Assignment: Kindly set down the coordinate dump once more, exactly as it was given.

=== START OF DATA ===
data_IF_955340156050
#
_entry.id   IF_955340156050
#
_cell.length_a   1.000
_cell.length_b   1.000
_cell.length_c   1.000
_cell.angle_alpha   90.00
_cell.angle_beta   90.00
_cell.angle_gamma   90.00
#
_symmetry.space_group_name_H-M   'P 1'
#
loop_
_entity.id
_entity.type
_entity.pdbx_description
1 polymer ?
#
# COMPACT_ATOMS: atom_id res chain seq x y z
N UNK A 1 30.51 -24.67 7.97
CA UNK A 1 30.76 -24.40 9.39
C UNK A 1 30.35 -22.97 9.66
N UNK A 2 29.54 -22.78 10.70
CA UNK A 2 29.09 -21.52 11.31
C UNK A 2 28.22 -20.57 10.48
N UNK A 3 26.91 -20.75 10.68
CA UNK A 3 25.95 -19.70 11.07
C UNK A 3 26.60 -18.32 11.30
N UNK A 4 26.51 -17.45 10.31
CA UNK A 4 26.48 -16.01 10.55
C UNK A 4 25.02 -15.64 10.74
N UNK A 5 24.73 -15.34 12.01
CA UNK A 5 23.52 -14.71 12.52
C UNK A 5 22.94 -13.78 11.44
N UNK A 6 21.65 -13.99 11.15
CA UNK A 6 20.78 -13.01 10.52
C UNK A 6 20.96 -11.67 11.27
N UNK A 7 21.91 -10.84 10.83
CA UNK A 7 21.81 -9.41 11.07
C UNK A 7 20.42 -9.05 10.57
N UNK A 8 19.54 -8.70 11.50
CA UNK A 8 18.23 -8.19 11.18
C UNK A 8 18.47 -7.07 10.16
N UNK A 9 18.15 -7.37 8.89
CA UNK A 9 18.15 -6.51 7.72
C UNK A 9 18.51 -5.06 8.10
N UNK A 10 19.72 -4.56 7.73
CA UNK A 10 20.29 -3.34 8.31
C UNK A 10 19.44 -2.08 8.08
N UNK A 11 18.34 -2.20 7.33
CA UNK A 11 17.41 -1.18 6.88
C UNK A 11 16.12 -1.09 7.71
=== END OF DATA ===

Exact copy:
data_IF_955340156050
#
_entry.id   IF_955340156050
#
_cell.length_a   1.000
_cell.length_b   1.000
_cell.length_c   1.000
_cell.angle_alpha   90.00
_cell.angle_beta   90.00
_cell.angle_gamma   90.00
#
_symmetry.space_group_name_H-M   'P 1'
#
loop_
_entity.id
_entity.type
_entity.pdbx_description
1 polymer ?
#
# COMPACT_ATOMS: atom_id res chain seq x y z
N UNK A 1 30.51 -24.67 7.97
CA UNK A 1 30.76 -24.40 9.39
C UNK A 1 30.35 -22.97 9.66
N UNK A 2 29.54 -22.78 10.70
CA UNK A 2 29.09 -21.52 11.31
C UNK A 2 28.22 -20.57 10.48
N UNK A 3 26.91 -20.75 10.68
CA UNK A 3 25.95 -19.70 11.07
C UNK A 3 26.60 -18.32 11.30
N UNK A 4 26.51 -17.45 10.31
CA UNK A 4 26.48 -16.01 10.55
C UNK A 4 25.02 -15.64 10.74
N UNK A 5 24.73 -15.34 12.01
CA UNK A 5 23.52 -14.71 12.52
C UNK A 5 22.94 -13.78 11.44
N UNK A 6 21.65 -13.99 11.15
CA UNK A 6 20.78 -13.01 10.52
C UNK A 6 20.96 -11.67 11.27
N UNK A 7 21.91 -10.84 10.83
CA UNK A 7 21.81 -9.41 11.07
C UNK A 7 20.42 -9.05 10.57
N UNK A 8 19.54 -8.70 11.50
CA UNK A 8 18.23 -8.19 11.18
C UNK A 8 18.47 -7.07 10.16
N UNK A 9 18.15 -7.37 8.89
CA UNK A 9 18.15 -6.51 7.72
C UNK A 9 18.51 -5.06 8.10
N UNK A 10 19.72 -4.56 7.73
CA UNK A 10 20.29 -3.34 8.31
C UNK A 10 19.44 -2.08 8.08
N UNK A 11 18.34 -2.20 7.33
CA UNK A 11 17.41 -1.18 6.88
C UNK A 11 16.12 -1.09 7.71